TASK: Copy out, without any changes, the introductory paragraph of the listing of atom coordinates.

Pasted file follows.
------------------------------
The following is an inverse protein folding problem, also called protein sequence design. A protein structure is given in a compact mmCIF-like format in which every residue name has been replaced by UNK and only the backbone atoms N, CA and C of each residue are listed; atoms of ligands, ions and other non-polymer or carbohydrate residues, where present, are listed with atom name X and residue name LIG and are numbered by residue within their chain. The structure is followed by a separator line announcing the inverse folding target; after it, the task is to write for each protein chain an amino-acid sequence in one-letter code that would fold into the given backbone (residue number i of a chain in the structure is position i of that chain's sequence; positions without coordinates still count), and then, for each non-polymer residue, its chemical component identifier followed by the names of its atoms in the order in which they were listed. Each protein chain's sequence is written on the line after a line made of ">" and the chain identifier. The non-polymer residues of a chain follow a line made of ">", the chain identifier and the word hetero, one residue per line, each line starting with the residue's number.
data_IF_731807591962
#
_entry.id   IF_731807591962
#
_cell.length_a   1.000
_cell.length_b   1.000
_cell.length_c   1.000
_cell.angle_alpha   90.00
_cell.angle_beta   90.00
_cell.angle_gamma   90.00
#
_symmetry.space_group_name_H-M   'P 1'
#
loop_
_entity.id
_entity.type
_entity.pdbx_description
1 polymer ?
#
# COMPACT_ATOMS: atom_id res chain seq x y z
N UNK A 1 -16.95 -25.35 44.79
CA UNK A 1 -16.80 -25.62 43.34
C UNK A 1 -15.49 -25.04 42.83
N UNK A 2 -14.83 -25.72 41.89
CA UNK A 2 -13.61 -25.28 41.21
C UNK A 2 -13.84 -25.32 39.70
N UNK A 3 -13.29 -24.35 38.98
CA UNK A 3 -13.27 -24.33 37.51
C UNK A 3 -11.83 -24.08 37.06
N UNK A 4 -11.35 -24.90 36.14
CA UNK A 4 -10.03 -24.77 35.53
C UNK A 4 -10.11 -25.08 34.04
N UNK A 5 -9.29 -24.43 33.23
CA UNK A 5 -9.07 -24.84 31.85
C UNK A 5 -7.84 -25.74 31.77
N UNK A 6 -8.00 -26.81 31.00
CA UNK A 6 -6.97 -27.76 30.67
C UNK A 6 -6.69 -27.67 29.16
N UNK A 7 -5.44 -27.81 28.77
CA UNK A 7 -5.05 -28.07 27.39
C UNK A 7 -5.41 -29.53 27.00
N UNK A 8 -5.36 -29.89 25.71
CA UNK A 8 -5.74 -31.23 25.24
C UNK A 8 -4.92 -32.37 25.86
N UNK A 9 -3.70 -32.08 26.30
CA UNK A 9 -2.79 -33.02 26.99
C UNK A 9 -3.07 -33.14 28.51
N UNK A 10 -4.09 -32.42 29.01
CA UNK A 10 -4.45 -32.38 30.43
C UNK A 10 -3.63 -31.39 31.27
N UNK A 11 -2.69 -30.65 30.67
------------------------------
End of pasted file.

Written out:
The following is an inverse protein folding problem, also called protein sequence design. A protein structure is given in a compact mmCIF-like format in which every residue name has been replaced by UNK and only the backbone atoms N, CA and C of each residue are listed; atoms of ligands, ions and other non-polymer or carbohydrate residues, where present, are listed with atom name X and residue name LIG and are numbered by residue within their chain. The structure is followed by a separator line announcing the inverse folding target; after it, the task is to write for each protein chain an amino-acid sequence in one-letter code that would fold into the given backbone (residue number i of a chain in the structure is position i of that chain's sequence; positions without coordinates still count), and then, for each non-polymer residue, its chemical component identifier followed by the names of its atoms in the order in which they were listed. Each protein chain's sequence is written on the line after a line made of ">" and the chain identifier. The non-polymer residues of a chain follow a line made of ">", the chain identifier and the word hetero, one residue per line, each line starting with the residue's number.